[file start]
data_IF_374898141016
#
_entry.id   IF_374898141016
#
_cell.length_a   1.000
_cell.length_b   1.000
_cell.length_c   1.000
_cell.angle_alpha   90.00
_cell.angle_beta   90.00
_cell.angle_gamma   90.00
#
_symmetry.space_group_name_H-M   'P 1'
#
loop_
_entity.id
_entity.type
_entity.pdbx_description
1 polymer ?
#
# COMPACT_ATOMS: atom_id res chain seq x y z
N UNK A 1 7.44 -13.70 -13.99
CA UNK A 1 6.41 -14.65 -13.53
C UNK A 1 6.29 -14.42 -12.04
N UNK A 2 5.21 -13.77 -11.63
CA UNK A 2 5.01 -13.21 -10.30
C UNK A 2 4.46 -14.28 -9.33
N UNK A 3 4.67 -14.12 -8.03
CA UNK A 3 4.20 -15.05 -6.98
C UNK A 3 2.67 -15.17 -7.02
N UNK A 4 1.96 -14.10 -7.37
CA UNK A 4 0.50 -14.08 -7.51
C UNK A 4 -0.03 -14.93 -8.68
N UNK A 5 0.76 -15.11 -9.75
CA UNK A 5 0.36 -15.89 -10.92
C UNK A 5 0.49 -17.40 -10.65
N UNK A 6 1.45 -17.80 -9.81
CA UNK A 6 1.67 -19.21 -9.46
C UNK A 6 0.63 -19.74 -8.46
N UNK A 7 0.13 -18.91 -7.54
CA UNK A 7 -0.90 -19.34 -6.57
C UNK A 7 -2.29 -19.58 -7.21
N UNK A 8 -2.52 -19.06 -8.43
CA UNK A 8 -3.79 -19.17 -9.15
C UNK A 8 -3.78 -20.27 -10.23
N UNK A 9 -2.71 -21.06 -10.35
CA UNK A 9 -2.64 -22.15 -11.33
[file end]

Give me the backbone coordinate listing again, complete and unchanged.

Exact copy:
data_IF_374898141016
#
_entry.id   IF_374898141016
#
_cell.length_a   1.000
_cell.length_b   1.000
_cell.length_c   1.000
_cell.angle_alpha   90.00
_cell.angle_beta   90.00
_cell.angle_gamma   90.00
#
_symmetry.space_group_name_H-M   'P 1'
#
loop_
_entity.id
_entity.type
_entity.pdbx_description
1 polymer ?
#
# COMPACT_ATOMS: atom_id res chain seq x y z
N UNK A 1 7.44 -13.70 -13.99
CA UNK A 1 6.41 -14.65 -13.53
C UNK A 1 6.29 -14.42 -12.04
N UNK A 2 5.21 -13.77 -11.63
CA UNK A 2 5.01 -13.21 -10.30
C UNK A 2 4.46 -14.28 -9.33
N UNK A 3 4.67 -14.12 -8.03
CA UNK A 3 4.20 -15.05 -6.98
C UNK A 3 2.67 -15.17 -7.02
N UNK A 4 1.96 -14.10 -7.37
CA UNK A 4 0.50 -14.08 -7.51
C UNK A 4 -0.03 -14.93 -8.68
N UNK A 5 0.76 -15.11 -9.75
CA UNK A 5 0.36 -15.89 -10.92
C UNK A 5 0.49 -17.40 -10.65
N UNK A 6 1.45 -17.80 -9.81
CA UNK A 6 1.67 -19.21 -9.46
C UNK A 6 0.63 -19.74 -8.46
N UNK A 7 0.13 -18.91 -7.54
CA UNK A 7 -0.90 -19.34 -6.57
C UNK A 7 -2.29 -19.58 -7.21
N UNK A 8 -2.52 -19.06 -8.43
CA UNK A 8 -3.79 -19.17 -9.15
C UNK A 8 -3.78 -20.27 -10.23
N UNK A 9 -2.71 -21.06 -10.35
CA UNK A 9 -2.64 -22.15 -11.33